Jacksonville Assault & Battery Attorneys
Defending the Accused throughout Duval, Clay, Nassau & St. Johns Counties
In Florida, assault and battery are two separate but often related crimes. Additionally, assault and battery charges are further broken up into two categories: simple assault/battery and aggravated assault/battery. The nature and circumstance surrounding your arrest will determine whether you face misdemeanor or felony charges but, in any case, you face harsh penalties if you are convicted.
At Monroe & King, P.A., we provide aggressive legal representation for those accused of assault and/or battery in Jacksonville and throughout Duval, Clay, Nassau, and St. Johns counties. Our award-winning criminal defense attorneys have a proven track record of success in the courtroom; we are well-equipped and fully prepared to fight for you and your rights.
Understanding Your Assault & Battery Charges
Many people mistakenly believe that “assault” and “battery” are the same thing. However, in Florida, these are two distinct crimes. While battery involves actual physical contact between two individuals, assault merely involves the threat of harm/violent contact. This means that you can be arrested for and charged with assault even if you never touch the other person. Additionally, depending on the circumstances surrounding the incident, your charges could be elevated from simple assault/battery to aggravated assault/battery.
The definitions of and typical penalties for assault and battery in the state of Florida are as follows:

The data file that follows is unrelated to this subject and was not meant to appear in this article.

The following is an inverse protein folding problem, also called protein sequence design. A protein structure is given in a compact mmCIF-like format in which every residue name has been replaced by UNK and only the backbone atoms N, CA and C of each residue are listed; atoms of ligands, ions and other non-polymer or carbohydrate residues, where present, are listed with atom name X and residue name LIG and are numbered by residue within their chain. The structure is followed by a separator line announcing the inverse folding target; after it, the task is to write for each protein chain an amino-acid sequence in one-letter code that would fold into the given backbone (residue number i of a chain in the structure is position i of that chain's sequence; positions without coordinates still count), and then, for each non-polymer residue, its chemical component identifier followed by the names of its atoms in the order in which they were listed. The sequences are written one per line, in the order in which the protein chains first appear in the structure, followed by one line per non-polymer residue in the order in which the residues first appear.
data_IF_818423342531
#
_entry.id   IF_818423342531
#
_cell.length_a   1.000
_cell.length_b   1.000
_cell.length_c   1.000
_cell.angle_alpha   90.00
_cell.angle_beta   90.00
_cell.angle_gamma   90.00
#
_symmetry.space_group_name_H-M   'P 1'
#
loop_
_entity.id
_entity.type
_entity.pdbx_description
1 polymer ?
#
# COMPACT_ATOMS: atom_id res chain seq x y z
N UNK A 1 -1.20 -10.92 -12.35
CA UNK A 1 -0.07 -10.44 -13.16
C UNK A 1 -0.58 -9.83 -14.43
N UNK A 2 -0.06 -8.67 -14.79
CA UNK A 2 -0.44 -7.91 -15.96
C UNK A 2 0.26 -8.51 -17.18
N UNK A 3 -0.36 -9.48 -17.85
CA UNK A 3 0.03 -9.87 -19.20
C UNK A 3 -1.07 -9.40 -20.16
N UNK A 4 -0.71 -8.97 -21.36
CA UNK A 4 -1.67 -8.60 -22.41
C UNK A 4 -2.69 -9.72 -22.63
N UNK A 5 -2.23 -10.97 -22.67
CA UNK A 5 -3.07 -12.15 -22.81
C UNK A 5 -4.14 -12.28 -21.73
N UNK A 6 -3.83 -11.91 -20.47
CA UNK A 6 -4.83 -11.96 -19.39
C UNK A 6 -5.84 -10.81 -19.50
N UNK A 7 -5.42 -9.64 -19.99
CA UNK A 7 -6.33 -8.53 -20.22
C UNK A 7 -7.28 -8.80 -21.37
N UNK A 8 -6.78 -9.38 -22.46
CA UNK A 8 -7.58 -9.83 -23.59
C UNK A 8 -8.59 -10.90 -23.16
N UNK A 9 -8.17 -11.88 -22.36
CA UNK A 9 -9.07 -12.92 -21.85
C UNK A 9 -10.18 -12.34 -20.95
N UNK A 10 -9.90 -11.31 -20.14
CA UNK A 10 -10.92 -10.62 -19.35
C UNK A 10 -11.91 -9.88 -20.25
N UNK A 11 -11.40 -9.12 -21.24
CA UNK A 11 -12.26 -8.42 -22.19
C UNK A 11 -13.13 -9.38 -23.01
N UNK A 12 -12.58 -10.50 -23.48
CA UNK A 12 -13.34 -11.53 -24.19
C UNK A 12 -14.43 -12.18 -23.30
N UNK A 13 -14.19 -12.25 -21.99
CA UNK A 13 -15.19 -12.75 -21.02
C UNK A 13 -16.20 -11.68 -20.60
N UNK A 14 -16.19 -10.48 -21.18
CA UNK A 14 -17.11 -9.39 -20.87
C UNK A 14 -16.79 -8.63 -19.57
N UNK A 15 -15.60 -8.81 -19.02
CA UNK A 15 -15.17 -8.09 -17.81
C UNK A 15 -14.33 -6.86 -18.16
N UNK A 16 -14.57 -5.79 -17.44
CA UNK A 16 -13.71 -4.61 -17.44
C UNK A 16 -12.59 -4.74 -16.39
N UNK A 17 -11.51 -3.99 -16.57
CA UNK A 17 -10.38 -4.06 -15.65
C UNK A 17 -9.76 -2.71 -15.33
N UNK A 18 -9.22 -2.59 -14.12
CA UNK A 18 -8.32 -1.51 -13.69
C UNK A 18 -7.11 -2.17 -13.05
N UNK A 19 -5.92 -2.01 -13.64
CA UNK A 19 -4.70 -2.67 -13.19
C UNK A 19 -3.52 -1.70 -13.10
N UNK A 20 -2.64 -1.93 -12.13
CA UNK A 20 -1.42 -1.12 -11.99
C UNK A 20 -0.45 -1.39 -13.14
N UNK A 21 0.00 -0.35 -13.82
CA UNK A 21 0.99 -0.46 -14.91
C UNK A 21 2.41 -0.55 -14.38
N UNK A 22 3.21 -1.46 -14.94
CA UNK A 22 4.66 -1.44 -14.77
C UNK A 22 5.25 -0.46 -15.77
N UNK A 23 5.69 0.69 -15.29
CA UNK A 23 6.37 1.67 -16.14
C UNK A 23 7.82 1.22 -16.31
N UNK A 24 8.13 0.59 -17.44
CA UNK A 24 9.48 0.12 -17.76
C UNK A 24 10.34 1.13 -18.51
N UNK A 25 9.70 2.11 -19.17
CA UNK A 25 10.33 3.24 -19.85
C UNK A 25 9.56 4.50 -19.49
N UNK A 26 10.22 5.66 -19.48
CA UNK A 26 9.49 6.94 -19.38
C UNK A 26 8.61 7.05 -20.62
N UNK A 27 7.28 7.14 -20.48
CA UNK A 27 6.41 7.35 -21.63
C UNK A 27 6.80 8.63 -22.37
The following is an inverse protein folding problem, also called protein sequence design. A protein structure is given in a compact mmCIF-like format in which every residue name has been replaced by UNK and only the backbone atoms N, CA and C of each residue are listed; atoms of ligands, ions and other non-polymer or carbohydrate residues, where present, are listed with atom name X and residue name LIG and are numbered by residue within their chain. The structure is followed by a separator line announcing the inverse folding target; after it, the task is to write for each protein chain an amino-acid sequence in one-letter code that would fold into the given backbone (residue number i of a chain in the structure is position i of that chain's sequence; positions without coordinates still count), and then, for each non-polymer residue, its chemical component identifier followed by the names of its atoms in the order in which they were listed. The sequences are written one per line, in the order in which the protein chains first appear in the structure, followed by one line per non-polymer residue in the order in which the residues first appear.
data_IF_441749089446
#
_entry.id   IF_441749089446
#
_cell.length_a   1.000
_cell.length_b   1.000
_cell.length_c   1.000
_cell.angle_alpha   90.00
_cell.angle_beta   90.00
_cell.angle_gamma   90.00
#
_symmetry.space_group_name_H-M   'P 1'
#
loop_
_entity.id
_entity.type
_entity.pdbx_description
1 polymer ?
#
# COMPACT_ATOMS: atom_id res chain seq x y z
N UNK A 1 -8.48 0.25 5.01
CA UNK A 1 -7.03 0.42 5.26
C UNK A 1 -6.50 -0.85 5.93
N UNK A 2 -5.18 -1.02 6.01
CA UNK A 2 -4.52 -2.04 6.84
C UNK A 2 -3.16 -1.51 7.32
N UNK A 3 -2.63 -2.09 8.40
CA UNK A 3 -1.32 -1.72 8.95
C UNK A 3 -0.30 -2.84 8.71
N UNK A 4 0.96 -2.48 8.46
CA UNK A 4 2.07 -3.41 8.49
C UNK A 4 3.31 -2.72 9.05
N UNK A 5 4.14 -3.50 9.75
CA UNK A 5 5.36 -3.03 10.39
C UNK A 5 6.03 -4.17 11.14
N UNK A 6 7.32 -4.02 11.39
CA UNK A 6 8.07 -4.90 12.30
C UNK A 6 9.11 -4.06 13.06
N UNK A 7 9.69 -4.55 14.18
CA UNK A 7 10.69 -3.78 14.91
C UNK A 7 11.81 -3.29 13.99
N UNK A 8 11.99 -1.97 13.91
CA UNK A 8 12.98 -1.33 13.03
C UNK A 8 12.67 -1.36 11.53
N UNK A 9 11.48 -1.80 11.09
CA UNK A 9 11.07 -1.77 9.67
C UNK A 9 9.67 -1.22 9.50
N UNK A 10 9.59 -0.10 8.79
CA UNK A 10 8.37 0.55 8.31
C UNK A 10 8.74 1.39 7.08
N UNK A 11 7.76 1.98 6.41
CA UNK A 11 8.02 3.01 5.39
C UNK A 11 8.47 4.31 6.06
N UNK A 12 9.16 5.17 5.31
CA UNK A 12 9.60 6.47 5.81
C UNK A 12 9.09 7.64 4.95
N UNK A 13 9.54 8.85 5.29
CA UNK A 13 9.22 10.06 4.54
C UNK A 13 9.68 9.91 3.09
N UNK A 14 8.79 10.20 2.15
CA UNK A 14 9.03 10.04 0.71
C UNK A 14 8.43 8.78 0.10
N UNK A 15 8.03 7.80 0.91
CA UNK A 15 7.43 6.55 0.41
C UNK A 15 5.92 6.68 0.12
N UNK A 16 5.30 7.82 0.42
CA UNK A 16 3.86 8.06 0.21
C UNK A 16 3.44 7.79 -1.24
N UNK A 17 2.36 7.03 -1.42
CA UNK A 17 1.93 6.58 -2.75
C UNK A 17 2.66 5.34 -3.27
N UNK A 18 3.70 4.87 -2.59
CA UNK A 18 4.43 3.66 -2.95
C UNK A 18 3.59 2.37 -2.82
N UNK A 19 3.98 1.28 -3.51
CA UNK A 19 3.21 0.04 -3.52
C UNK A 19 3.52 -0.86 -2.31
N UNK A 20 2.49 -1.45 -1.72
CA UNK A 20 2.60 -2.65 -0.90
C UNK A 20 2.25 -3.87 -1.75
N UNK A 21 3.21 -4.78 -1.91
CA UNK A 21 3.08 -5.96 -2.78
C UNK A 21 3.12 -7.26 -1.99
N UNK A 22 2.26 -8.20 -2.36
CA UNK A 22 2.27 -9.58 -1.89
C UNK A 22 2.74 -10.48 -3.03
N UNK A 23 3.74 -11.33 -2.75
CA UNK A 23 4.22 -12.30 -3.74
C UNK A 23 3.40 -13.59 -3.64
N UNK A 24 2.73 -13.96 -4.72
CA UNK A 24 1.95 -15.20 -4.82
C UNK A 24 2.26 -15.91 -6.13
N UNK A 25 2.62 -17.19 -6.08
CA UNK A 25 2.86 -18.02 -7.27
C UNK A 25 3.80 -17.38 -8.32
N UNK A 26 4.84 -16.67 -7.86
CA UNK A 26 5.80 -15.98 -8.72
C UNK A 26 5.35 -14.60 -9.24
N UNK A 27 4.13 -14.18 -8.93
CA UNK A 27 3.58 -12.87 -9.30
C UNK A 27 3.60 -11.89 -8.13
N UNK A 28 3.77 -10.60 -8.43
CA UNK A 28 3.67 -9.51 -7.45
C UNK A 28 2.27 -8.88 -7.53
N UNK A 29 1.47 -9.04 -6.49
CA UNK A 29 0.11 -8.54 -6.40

- Simple Assault: Defined as a less severe threat of violence made against another person (e.g. threatening to punch someone) when the alleged victim reasonably believed the other person could and would cause them harm; typically charged as a misdemeanor with penalties including up to 60 days in jail and a fine of up to $500
- Aggravated Assault: Defined as a more serious threat of violence (e.g. making a death threat) against another person and when the alleged victim had reason to believe the other person could and would cause them harm; typically charged as a third-degree felony with penalties including up to 5 years in prison and a fine of up to $5,000
- Simple Battery: Defined as minor intentional, unwanted contact made by one person against another (e.g. pushing someone during an argument); typically charged as a first-degree misdemeanor with penalties including up to 1 year in jail and a fine of up to $1,000
- Aggravated Battery: Defined as the intention to cause serious bodily harm or the actual infliction of serious bodily harm (with or without the use of a deadly weapon) against another person (e.g. hitting someone on the head with a blunt object); typically charged as a second-degree felony with penalties including up to 15 years in prison and a fine of up to $10,000
A conviction for assault and/or battery will not only impact your finances and your freedom but will also have an immense, negative effect on nearly every aspect of your life. You may be required to pay restitution to the victim in separate civil proceedings, attend anger management programs, and receive mandatory probation. If you are arrested, you will have a permanent criminal record (unless you qualify for expungement), which puts you at risk of losing your job, being unable to obtain future employment, and experiencing difficulties in finding housing or securing a loan.
Contact Our Firm Right Away
The sooner you reach out to a qualified Jacksonville assault and battery defense lawyer, like the ones at Monroe & King, P.A., the better. When you contact our firm, we will provide you with a complimentary consultation and case evaluation, during which time we can inform you of your legal rights and determine your best course of action.
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